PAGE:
Canada Life offers Business Care, which it describes as HR in a box, providing business, legal and health and safety support for employers online or by phone. Paul Avis, sales and marketing director at Canada Life Group Insurance, says: “It is very valuable to a smaller employer that might face consultancy fees whenever [it] accesses this information independently, but even for larger employers that have their own HR and legal departments, it can be a useful sanity check.”
Line management training is also available from, for example, Jelf Employee Benefits. As with most employee benefits, GIP take-up can be enhanced by line managers helping to identify potential claims as early as possible. Jelf’s Ford says the training explains the GIP policy and where it fits within an organisation’s health strategy. However, he points out that take-up is more likely within larger employers.
Aviva also offers line manager training. Steve Bridger, head of group risk at Aviva UK Health, says: “Line managers are usually technical people who become managers because they are good at their job, but suddenly they are expected to deal with mental and physical health problems. This is not necessarily something that comes naturally, so we are happy to come into the workplace and help them understand what to look out for when someone is having problems.”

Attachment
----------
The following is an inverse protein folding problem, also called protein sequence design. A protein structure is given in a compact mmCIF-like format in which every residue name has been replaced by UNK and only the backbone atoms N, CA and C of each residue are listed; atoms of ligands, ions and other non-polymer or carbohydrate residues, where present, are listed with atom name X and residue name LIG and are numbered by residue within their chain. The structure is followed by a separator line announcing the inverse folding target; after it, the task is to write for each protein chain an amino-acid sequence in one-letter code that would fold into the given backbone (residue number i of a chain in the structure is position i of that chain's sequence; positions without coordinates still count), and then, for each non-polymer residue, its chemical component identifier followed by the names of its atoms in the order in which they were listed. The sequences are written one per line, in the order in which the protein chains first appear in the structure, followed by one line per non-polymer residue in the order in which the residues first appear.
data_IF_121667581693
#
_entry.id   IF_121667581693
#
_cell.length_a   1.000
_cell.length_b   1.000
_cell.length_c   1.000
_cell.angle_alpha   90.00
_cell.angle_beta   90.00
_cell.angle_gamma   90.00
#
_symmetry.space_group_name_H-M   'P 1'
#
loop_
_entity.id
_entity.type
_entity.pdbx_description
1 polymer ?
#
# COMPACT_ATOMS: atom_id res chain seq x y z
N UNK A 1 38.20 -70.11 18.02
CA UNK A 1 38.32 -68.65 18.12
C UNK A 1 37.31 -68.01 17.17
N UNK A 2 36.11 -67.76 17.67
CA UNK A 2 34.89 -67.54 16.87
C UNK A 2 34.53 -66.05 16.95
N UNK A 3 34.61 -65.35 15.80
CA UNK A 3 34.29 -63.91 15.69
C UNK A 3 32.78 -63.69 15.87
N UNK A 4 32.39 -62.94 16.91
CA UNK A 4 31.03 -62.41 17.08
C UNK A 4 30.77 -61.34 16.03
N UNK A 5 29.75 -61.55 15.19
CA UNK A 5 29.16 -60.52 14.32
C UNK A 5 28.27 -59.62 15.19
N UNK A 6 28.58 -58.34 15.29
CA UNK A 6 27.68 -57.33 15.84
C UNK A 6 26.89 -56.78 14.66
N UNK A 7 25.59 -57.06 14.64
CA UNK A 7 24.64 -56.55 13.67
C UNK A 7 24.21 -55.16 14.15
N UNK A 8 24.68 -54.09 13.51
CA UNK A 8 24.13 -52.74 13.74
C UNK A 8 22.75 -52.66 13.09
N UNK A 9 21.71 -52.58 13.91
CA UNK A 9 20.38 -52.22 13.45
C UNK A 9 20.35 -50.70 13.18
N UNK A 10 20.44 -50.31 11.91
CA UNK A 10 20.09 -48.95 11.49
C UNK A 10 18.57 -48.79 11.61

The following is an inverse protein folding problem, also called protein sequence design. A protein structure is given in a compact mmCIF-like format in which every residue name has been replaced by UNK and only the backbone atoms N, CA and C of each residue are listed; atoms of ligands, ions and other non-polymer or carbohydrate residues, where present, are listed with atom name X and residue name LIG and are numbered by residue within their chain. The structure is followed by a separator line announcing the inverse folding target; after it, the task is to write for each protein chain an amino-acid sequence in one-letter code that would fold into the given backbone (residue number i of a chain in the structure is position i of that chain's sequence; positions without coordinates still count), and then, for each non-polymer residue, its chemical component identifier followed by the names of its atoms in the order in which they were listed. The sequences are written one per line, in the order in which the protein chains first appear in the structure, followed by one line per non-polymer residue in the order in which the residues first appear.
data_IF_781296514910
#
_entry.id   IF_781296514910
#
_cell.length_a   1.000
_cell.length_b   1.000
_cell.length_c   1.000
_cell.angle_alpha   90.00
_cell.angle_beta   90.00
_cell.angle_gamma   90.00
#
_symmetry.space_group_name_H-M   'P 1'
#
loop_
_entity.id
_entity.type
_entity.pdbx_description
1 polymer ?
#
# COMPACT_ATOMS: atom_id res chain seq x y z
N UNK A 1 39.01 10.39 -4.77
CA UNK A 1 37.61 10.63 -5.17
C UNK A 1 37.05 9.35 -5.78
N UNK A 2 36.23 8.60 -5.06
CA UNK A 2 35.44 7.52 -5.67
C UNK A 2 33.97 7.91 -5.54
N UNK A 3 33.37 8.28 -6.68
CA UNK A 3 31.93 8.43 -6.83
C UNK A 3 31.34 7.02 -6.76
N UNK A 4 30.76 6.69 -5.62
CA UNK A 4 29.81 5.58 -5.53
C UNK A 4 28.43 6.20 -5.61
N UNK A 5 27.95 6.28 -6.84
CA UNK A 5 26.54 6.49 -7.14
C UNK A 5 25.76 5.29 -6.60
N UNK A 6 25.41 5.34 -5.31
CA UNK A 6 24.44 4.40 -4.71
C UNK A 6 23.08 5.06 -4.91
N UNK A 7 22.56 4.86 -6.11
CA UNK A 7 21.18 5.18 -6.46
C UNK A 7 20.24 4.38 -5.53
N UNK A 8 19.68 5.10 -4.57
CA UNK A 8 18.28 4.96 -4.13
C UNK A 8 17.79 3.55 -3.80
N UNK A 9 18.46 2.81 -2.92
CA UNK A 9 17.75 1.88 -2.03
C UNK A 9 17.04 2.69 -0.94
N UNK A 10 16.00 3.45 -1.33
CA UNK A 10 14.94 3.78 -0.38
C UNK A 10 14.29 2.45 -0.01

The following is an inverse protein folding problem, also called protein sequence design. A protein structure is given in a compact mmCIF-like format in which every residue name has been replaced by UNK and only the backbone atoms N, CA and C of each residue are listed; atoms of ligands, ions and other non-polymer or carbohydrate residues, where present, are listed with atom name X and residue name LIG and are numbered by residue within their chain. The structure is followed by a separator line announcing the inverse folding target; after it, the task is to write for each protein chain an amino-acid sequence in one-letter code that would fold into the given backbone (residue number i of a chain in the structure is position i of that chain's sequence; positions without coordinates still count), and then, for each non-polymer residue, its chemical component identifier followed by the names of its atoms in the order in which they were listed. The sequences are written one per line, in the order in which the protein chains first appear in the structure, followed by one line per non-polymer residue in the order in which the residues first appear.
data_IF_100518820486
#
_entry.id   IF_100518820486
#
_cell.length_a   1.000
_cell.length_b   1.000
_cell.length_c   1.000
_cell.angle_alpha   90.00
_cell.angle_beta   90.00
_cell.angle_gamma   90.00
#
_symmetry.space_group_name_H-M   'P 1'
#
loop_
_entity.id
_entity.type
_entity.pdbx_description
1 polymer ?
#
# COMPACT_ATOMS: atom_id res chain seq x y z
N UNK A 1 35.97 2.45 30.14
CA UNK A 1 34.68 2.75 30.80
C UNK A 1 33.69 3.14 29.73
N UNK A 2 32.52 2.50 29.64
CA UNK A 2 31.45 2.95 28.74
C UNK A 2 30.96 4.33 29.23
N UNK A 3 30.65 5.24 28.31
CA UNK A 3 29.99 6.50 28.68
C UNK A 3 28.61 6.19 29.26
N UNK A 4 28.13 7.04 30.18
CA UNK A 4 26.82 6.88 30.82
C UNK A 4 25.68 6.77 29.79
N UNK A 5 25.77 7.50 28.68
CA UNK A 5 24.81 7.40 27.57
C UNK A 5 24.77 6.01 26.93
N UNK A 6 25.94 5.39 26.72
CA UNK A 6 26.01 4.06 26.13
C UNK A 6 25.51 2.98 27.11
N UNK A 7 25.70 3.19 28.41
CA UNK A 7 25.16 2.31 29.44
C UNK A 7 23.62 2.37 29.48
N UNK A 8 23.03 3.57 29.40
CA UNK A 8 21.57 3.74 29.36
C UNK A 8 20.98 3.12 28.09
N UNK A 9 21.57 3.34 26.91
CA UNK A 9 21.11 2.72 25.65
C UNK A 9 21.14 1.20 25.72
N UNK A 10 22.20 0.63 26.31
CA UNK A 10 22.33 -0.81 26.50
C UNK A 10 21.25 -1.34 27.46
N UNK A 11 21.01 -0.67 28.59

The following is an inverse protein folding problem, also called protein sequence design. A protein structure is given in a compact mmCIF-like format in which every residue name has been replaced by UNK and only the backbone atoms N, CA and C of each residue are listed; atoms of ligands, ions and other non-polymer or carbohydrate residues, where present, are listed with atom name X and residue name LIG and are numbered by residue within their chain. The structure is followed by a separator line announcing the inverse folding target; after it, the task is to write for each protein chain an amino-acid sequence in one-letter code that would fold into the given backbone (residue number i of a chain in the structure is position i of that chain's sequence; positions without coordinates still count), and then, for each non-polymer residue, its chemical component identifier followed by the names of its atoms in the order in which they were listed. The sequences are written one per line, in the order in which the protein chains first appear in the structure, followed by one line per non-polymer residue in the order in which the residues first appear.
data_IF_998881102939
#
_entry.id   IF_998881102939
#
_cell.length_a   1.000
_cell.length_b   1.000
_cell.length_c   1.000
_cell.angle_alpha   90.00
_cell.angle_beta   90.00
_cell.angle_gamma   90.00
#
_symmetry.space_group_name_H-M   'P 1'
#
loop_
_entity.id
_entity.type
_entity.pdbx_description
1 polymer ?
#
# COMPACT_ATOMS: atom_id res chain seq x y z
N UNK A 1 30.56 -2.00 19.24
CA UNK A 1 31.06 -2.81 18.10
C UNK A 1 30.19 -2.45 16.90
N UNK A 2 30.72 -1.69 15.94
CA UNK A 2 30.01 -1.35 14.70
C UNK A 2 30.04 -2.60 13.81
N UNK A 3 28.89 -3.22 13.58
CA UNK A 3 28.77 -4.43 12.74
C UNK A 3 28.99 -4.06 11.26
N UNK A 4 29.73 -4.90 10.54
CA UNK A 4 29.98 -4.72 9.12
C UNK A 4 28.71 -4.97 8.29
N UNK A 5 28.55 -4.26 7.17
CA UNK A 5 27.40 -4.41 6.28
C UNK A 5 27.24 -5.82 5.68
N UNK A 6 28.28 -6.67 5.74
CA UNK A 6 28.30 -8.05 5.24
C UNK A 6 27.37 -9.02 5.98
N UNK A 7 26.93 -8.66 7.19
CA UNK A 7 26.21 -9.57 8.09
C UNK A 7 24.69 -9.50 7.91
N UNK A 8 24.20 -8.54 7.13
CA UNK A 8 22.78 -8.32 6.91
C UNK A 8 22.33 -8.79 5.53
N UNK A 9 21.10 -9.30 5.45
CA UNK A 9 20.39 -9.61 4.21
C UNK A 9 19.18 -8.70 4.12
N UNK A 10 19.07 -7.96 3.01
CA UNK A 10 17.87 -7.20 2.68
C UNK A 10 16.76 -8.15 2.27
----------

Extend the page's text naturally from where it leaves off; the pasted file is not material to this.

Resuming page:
The latest market innovation is a GIP product that includes an absence management support system. Ellipse’s InteractPlus records employee absence through a phone-based service that employees use to notify their employer when they are unable to attend work. Peter Fenner, communications manager at Ellipse, says: “The danger of managing absence in-house is that it can be haphazard, making it difficult for the employer to identify any trends or cases that could become long-term absence. By using this service, it becomes easier to spot cases where early intervention can have a positive effect on length of absence.”